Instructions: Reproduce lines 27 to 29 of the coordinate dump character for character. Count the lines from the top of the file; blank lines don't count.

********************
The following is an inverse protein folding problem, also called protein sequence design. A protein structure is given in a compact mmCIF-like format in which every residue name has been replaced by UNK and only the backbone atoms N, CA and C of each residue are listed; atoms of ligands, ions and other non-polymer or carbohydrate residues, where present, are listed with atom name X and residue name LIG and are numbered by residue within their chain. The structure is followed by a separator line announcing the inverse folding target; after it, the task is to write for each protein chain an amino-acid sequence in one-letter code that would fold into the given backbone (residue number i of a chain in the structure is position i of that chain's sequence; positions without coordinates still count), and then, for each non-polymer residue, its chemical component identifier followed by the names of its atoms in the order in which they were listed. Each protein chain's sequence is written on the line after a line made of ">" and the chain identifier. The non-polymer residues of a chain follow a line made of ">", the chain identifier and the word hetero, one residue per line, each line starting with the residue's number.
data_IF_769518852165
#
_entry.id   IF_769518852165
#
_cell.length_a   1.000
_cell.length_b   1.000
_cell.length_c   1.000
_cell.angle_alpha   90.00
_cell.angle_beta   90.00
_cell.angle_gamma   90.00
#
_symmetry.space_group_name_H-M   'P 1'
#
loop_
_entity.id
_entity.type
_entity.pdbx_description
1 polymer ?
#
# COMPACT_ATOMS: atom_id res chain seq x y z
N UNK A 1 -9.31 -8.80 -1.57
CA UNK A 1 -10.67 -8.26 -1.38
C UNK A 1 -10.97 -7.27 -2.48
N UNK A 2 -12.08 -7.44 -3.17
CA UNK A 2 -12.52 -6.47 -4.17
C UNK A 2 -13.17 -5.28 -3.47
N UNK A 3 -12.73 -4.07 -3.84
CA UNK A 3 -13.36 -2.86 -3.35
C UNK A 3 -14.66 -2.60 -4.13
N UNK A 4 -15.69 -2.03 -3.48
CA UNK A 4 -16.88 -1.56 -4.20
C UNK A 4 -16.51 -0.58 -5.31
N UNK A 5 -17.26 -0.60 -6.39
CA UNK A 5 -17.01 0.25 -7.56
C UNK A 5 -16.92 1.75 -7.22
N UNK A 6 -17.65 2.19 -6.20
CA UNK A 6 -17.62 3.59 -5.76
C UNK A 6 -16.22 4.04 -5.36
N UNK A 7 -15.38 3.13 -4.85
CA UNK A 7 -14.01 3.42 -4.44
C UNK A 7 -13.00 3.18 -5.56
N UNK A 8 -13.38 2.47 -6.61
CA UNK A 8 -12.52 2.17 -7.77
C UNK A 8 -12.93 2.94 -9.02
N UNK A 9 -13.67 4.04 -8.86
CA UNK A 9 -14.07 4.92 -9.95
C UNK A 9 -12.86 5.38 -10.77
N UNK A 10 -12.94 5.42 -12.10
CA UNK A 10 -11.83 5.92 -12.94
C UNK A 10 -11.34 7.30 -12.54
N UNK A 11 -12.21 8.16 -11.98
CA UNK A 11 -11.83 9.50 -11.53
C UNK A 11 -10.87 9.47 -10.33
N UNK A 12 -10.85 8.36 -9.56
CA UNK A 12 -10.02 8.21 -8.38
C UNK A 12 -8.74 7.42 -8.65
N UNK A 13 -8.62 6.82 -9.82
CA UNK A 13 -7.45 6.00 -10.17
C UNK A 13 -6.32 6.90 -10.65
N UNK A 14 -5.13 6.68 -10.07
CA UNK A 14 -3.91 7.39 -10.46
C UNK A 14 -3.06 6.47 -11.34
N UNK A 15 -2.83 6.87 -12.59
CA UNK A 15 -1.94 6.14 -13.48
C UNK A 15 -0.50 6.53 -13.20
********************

C UNK A 2 -13.17 -5.28 -3.47
N UNK A 3 -12.73 -4.07 -3.84
CA UNK A 3 -13.36 -2.86 -3.35